Are you overpaying for health insurance? Probably

If wasting a couple-thousand dollars next year is no big deal to you, you can skip this. But if you’d be interested in saving $1,000-$2,000 on your federal health plan in 2020, read on.

Walton Francis, who literally wrote the book on the federal health program said that many, many workers and retirees are paying too much because of the plan they are in. And with a little shopping they could save a bundle and still get excellent coverage.

The Federal Employee Health Benefits Program is considered the finest employer-provided health package in the country. Workers, retirees and their spouses and survivors are eligible for 20-30 plans. That includes national plans like Blue Cross Blue Shield, Aetna, GEHA, APWU and NALC as well as hundreds of local HMOs. People in the same plans pay the same premiums whether they are 22-year-old marathoners or 100-year-olds in assisted living. Nobody can be turned down because of age, sex, pre-existing conditions or personal lifestyle. The government pays anywhere from 70%-75% of the total premium whichever plan you choose. If you approach your plan’s lifetime limit you can simply switch plans during the annual open season. This year that is Nov. 11 through Dec. 9.

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Although the government spends a lot of time and money helping employees shop for insurance, most don’t bother. Many agencies pay for the online Consumer’s Checkbook Guide To Health Plans for Federal Employees and encourage staff to shop at work. Members of Congress sponsor health plan fairs. Many organizations and unions representing active and retired feds encourage members to shop around. We’ll be nagging you over the next few weeks but the bottom line is only about six of every 100 people switch plans. Walt Francis said the number should be much higher, especially among retirees.

So what are some signs that you may be paying more than you need to?

  • Have you been in the same plan for five years or more?
  • Have you been in the same plan since you joined the government, or retired?
  • Do you get the most expensive high-option plan because it’s got to be the best?
  • Do you have no idea what the catastrophic limit is in your plan?
  • Do you have no clue what a catastrophic limit is, other than it doesn’t sound good?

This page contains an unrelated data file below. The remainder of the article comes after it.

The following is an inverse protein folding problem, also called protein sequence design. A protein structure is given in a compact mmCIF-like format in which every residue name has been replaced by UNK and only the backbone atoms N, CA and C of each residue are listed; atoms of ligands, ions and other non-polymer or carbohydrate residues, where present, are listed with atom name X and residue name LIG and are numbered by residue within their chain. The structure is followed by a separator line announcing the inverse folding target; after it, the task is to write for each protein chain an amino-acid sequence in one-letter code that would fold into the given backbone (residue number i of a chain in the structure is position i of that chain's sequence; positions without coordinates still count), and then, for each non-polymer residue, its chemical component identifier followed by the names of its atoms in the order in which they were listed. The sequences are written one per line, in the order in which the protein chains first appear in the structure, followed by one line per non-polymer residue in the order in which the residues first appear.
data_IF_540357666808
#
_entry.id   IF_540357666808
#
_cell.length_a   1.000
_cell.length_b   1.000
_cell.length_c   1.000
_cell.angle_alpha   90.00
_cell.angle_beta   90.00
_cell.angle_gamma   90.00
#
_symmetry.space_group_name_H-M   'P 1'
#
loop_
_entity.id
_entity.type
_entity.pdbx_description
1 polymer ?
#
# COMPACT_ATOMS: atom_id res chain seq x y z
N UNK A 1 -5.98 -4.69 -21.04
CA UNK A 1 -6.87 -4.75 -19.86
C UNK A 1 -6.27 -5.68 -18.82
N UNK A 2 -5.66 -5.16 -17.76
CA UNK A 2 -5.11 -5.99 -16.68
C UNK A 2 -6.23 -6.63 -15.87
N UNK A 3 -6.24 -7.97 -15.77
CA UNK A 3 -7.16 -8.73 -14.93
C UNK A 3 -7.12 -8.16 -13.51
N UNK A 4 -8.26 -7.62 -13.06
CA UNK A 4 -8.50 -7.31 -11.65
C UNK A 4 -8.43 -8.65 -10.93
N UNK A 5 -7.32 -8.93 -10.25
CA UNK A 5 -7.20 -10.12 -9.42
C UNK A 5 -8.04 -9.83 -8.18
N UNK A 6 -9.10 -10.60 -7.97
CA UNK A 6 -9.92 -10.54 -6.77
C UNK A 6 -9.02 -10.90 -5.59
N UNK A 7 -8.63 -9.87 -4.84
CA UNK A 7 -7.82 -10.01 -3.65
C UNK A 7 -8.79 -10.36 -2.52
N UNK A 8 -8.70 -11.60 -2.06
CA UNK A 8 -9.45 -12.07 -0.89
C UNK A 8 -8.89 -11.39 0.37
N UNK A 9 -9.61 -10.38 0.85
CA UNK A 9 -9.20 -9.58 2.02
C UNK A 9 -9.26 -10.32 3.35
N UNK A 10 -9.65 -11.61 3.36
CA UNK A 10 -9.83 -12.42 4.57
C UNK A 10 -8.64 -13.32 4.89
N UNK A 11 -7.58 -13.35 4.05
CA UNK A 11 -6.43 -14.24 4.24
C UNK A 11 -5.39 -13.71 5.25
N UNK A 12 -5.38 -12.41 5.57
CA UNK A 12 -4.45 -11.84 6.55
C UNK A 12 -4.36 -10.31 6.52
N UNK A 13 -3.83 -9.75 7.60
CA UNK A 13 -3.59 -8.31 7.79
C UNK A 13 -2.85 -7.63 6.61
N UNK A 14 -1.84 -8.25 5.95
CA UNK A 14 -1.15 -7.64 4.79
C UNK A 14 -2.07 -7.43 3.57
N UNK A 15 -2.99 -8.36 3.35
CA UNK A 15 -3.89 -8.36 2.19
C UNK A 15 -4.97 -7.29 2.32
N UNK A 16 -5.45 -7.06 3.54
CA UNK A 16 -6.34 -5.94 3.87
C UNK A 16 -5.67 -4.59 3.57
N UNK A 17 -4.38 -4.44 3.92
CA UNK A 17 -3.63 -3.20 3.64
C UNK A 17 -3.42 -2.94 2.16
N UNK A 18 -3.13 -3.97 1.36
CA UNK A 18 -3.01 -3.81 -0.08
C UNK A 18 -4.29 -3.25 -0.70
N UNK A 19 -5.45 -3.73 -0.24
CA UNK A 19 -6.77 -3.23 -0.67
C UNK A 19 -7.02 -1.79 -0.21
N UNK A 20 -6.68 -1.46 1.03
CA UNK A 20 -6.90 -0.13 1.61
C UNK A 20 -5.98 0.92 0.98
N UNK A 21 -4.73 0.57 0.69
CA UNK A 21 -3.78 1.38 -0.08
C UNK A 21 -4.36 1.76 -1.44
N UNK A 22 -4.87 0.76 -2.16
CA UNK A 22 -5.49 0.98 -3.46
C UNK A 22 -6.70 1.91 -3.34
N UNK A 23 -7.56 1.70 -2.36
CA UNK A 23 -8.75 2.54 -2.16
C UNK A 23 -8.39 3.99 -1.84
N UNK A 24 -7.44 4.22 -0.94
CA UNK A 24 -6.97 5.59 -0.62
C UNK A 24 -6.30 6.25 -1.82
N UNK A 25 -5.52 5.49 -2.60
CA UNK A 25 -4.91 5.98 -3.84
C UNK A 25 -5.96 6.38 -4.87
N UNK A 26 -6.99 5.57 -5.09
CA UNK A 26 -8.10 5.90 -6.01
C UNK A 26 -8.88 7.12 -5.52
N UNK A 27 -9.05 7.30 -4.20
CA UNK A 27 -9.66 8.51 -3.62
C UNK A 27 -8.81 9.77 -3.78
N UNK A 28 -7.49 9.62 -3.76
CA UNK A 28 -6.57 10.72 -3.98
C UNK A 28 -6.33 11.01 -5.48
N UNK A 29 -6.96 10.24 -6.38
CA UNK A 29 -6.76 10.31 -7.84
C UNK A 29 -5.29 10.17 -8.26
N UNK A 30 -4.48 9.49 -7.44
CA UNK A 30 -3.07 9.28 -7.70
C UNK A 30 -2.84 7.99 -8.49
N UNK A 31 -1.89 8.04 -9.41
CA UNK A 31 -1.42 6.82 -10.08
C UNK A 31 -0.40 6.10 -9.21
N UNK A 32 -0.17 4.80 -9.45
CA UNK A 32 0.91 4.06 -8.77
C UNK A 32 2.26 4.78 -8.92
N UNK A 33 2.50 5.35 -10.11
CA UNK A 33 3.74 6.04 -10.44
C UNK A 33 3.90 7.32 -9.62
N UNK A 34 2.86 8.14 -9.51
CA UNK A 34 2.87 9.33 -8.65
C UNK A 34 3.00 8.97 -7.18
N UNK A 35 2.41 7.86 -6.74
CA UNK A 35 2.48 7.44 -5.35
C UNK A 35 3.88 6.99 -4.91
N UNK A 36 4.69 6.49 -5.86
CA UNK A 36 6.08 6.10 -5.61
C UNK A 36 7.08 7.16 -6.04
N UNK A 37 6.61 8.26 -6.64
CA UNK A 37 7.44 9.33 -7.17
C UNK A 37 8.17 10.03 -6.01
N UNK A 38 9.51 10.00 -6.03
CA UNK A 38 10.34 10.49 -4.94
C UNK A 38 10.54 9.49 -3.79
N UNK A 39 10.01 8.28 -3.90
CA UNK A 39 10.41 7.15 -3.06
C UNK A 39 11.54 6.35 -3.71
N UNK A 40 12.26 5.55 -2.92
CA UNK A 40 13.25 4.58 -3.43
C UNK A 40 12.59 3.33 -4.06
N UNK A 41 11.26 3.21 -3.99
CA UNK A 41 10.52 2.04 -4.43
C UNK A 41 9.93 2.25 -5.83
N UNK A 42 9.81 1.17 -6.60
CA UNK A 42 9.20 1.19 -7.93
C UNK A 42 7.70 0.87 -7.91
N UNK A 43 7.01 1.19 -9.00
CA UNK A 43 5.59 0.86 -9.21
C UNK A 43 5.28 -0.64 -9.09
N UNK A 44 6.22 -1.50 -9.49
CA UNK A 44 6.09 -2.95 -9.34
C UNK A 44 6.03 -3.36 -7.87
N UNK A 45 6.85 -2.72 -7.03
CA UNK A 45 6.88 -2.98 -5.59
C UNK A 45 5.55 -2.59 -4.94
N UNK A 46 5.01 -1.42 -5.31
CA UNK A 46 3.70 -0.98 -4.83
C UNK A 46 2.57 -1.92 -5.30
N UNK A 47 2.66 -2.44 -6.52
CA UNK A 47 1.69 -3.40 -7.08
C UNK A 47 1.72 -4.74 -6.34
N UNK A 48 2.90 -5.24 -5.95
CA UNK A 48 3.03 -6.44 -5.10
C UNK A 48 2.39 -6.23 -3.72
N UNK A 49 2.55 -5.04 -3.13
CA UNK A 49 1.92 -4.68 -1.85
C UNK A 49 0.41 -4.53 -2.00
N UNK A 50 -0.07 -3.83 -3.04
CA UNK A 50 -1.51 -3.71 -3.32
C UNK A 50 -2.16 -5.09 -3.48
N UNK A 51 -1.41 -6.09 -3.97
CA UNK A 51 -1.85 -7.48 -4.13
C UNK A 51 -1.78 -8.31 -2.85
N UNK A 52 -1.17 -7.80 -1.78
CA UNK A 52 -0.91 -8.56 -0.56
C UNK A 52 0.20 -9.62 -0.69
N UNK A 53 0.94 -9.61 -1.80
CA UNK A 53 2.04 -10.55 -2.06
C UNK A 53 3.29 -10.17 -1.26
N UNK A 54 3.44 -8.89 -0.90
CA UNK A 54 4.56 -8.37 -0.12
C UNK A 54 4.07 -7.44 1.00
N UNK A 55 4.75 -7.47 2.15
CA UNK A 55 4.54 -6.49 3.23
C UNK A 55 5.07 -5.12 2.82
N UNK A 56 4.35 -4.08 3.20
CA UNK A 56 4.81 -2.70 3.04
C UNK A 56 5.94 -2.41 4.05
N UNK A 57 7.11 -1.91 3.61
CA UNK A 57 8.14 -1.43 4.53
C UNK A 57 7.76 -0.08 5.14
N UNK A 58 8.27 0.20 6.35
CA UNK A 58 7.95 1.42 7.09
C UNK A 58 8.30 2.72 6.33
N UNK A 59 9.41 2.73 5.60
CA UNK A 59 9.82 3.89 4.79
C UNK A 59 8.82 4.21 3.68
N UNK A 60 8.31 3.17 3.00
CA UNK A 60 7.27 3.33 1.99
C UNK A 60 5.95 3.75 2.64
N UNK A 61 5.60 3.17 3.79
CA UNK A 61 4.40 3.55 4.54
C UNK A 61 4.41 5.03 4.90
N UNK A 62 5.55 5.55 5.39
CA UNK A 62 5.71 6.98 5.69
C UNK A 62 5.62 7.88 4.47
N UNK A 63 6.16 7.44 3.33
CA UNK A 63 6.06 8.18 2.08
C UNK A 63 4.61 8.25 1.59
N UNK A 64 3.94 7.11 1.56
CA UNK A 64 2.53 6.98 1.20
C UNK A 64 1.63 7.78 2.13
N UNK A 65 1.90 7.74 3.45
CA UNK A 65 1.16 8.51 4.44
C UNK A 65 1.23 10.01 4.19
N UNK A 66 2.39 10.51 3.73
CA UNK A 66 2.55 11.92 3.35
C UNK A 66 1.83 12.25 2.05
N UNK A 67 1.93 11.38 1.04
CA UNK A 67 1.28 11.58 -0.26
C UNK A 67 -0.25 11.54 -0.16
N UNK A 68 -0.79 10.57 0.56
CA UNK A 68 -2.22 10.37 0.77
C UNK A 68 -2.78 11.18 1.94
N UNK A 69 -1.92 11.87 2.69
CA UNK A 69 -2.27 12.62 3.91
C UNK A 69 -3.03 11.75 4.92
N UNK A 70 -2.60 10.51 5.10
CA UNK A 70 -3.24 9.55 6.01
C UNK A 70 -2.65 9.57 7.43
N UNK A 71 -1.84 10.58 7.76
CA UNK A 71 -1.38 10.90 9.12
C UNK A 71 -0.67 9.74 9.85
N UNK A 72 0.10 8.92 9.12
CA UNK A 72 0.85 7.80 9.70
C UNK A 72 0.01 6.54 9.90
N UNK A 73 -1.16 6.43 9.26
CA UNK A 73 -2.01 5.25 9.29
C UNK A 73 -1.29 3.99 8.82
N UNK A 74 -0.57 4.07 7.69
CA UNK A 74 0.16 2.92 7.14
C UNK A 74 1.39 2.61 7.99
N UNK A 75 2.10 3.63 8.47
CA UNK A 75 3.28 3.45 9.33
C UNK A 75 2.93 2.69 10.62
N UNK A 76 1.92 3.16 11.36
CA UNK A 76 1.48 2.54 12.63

• Are you unsure of how many other (maybe less expensive FEHBP) plans include your favorite doctor in their network?
  • Do you know the difference in drug coverage between different plans?

Many people in the private sector have the same problem but for different reasons. In many companies workers are offered just a few very limited plans. Their employer may pay a small portion of the premium, but not like the lion’s share Uncle Sam routinely picks up.

Many people use the old paralysis-by-analysis cop out. That is, there are simply too many choices, so they do nothing. But there are ways to narrow down your shopping list to just three or four plans — then shop, then save.

We will kick off our open season nagging today at 10 a.m. EST on our Your Turn radio show. You can listen on www.federalnewsnetwork.com or at 1500 AM in the D.C. area. Also the show is archived on our website so you can listen later, listen again and refer it to a friend.

If you have questions for Walt please send them to me before show time: mcausey@federalnewsnetwork.com

Nearly Useless Factoid

By Amelia Brust

Technically, it was illegal for women to wear pants in Paris until 2012. Though long-ignored, a more than 200-year-old law imposed in 1800 had required women to get local police approval to “dress like a man” and wear trousers, as a way of preventing them from doing certain jobs. The law was modified in 1892 and 1909 to allow women to wear trousers if they were “holding a bicycle handlebar or the reins of a horse.” During the French Revolution, some Parisian women became known as “sans-culottes” for wearing trousers instead of the silk-knee breeches preferred by the bourgeoisie.

Source: BBC

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